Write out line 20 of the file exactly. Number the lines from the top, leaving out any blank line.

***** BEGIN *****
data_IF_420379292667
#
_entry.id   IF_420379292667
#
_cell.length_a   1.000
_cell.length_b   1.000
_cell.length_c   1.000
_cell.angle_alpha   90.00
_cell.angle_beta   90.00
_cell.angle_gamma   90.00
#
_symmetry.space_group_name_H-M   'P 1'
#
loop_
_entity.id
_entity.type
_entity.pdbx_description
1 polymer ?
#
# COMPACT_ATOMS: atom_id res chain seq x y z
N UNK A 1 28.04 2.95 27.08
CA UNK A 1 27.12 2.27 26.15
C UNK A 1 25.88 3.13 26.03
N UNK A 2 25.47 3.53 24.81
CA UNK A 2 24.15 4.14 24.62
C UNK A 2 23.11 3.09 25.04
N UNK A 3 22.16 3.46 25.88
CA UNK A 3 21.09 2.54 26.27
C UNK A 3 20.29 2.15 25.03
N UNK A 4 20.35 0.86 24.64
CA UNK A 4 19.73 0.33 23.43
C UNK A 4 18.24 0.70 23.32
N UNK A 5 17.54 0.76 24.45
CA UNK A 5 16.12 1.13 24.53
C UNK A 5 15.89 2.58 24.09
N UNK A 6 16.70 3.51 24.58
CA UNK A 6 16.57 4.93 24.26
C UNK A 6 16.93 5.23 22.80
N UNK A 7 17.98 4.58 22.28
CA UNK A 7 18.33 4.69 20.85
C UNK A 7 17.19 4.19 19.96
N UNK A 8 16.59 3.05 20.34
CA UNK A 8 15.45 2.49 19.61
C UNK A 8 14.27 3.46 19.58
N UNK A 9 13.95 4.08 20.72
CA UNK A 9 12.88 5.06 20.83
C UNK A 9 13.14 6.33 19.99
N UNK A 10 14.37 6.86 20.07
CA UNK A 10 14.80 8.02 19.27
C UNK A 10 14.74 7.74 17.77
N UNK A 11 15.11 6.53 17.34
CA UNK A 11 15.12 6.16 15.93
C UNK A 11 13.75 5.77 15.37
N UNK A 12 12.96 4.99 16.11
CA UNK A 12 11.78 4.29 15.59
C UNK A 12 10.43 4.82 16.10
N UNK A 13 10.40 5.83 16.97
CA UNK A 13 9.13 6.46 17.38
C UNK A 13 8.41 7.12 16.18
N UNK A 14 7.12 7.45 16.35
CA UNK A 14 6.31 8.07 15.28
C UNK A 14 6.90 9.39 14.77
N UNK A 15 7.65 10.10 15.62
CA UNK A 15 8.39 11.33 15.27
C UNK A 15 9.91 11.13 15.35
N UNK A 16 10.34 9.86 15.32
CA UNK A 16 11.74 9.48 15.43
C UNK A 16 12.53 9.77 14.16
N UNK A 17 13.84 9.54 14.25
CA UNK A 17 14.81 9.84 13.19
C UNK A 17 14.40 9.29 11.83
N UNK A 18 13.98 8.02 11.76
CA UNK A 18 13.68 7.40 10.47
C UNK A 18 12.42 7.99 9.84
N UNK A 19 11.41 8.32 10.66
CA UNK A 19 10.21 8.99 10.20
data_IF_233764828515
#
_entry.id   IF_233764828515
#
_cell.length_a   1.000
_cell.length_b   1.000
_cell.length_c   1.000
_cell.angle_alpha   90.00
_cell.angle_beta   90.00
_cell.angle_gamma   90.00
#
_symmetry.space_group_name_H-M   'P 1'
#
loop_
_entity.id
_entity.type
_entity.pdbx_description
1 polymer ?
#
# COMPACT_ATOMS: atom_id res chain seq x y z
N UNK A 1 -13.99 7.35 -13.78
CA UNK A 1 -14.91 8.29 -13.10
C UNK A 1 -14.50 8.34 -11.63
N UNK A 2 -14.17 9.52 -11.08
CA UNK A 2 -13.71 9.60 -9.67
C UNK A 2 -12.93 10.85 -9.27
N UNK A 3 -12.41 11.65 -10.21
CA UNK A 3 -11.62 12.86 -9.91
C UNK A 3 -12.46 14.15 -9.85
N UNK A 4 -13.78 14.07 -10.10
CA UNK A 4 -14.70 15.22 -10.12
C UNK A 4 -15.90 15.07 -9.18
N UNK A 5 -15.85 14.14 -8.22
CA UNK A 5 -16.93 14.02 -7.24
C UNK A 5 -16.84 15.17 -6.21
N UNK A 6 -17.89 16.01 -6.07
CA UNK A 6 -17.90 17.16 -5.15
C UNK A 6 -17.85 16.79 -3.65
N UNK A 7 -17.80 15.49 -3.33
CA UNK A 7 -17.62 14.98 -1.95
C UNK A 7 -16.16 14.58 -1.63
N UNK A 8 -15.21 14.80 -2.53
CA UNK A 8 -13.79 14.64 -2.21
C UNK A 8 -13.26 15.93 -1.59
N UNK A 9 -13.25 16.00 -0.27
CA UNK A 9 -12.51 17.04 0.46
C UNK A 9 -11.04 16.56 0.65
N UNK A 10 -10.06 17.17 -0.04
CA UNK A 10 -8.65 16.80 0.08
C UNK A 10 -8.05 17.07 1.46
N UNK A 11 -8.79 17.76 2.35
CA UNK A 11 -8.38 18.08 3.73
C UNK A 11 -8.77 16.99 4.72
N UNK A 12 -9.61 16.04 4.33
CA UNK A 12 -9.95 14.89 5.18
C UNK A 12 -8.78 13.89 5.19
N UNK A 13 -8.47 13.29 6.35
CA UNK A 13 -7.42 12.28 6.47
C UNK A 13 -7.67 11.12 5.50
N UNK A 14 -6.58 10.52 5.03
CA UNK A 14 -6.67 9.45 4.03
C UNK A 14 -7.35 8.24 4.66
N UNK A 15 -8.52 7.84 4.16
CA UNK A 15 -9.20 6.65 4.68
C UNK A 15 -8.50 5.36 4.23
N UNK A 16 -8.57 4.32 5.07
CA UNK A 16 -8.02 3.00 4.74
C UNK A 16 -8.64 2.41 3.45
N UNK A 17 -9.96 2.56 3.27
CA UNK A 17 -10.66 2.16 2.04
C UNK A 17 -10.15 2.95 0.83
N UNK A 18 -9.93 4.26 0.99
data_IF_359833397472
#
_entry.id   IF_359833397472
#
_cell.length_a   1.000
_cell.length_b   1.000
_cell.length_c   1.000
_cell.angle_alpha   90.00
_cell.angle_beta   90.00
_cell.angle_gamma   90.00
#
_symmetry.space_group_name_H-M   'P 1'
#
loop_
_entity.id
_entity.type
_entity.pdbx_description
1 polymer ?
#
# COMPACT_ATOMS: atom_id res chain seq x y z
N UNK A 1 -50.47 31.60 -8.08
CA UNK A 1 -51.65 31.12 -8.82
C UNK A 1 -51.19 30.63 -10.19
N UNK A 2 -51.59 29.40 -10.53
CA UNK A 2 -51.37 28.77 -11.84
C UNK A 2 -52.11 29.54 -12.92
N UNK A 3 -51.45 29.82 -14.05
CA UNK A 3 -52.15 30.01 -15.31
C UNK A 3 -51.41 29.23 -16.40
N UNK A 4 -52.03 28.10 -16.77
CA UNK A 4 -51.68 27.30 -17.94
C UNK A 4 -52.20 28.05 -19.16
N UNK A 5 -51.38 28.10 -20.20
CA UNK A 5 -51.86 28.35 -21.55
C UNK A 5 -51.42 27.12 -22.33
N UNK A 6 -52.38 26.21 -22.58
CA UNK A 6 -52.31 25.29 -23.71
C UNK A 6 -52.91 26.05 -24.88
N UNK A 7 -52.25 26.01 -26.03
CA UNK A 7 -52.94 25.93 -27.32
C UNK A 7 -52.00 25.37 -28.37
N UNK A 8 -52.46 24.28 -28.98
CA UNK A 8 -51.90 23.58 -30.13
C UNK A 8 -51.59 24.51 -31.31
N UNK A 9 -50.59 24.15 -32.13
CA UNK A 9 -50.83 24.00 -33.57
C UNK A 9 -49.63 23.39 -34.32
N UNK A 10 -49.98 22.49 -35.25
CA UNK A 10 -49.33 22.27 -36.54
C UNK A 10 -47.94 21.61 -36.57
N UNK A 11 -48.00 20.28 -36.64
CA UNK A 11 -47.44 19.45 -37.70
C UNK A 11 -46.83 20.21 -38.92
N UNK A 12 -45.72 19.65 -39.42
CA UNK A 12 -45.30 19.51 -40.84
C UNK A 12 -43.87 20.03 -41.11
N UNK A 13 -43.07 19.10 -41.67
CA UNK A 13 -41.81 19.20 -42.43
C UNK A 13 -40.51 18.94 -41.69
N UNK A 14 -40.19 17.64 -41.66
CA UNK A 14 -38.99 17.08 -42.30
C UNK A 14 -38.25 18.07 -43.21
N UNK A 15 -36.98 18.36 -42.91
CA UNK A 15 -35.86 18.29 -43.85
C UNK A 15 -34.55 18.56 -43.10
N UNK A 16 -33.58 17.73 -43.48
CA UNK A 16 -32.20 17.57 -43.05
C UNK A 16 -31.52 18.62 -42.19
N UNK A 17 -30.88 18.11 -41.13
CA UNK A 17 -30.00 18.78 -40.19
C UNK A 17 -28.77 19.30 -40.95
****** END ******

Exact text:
# COMPACT_ATOMS: atom_id res chain seq x y z